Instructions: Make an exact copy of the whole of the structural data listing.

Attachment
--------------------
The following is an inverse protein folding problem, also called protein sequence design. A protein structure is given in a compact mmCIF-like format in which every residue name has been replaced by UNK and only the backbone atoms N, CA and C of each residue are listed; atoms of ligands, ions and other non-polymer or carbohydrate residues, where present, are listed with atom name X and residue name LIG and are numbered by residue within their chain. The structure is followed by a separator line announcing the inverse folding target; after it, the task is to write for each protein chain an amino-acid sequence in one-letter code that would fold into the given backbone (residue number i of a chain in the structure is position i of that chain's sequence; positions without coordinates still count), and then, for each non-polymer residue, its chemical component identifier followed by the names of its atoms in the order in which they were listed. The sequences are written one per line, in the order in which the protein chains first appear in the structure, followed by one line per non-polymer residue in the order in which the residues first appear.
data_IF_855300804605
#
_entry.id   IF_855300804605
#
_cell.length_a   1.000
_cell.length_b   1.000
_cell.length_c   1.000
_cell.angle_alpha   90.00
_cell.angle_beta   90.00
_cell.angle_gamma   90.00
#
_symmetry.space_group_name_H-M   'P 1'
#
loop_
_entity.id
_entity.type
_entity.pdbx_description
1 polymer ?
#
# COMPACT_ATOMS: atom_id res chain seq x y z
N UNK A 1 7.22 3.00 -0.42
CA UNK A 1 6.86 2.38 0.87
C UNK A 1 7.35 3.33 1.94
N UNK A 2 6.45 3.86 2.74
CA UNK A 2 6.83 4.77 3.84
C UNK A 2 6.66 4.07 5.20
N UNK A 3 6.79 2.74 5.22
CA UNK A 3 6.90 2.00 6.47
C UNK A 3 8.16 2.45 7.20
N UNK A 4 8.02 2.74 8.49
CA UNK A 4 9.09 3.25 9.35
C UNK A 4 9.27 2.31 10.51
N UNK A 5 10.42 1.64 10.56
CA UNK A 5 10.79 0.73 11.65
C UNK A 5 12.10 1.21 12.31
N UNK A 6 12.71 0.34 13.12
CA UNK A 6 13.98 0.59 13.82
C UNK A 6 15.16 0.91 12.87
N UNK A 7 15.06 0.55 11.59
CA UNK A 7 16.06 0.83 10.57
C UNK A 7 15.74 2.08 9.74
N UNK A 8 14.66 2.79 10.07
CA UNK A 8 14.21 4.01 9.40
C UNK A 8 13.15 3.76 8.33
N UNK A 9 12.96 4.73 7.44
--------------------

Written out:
The following is an inverse protein folding problem, also called protein sequence design. A protein structure is given in a compact mmCIF-like format in which every residue name has been replaced by UNK and only the backbone atoms N, CA and C of each residue are listed; atoms of ligands, ions and other non-polymer or carbohydrate residues, where present, are listed with atom name X and residue name LIG and are numbered by residue within their chain. The structure is followed by a separator line announcing the inverse folding target; after it, the task is to write for each protein chain an amino-acid sequence in one-letter code that would fold into the given backbone (residue number i of a chain in the structure is position i of that chain's sequence; positions without coordinates still count), and then, for each non-polymer residue, its chemical component identifier followed by the names of its atoms in the order in which they were listed. The sequences are written one per line, in the order in which the protein chains first appear in the structure, followed by one line per non-polymer residue in the order in which the residues first appear.
data_IF_855300804605
#
_entry.id   IF_855300804605
#
_cell.length_a   1.000
_cell.length_b   1.000
_cell.length_c   1.000
_cell.angle_alpha   90.00
_cell.angle_beta   90.00
_cell.angle_gamma   90.00
#
_symmetry.space_group_name_H-M   'P 1'
#
loop_
_entity.id
_entity.type
_entity.pdbx_description
1 polymer ?
#
# COMPACT_ATOMS: atom_id res chain seq x y z
N UNK A 1 7.22 3.00 -0.42
CA UNK A 1 6.86 2.38 0.87
C UNK A 1 7.35 3.33 1.94
N UNK A 2 6.45 3.86 2.74
CA UNK A 2 6.83 4.77 3.84
C UNK A 2 6.66 4.07 5.20
N UNK A 3 6.79 2.74 5.22
CA UNK A 3 6.90 2.00 6.47
C UNK A 3 8.16 2.45 7.20
N UNK A 4 8.02 2.74 8.49
CA UNK A 4 9.09 3.25 9.35
C UNK A 4 9.27 2.31 10.51
N UNK A 5 10.42 1.64 10.56
CA UNK A 5 10.79 0.73 11.65
C UNK A 5 12.10 1.21 12.31
N UNK A 6 12.71 0.34 13.12
CA UNK A 6 13.98 0.59 13.82
C UNK A 6 15.16 0.91 12.87
N UNK A 7 15.06 0.55 11.59
CA UNK A 7 16.06 0.83 10.57
C UNK A 7 15.74 2.08 9.74
N UNK A 8 14.66 2.79 10.07
CA UNK A 8 14.21 4.01 9.40
C UNK A 8 13.15 3.76 8.33
N UNK A 9 12.96 4.73 7.44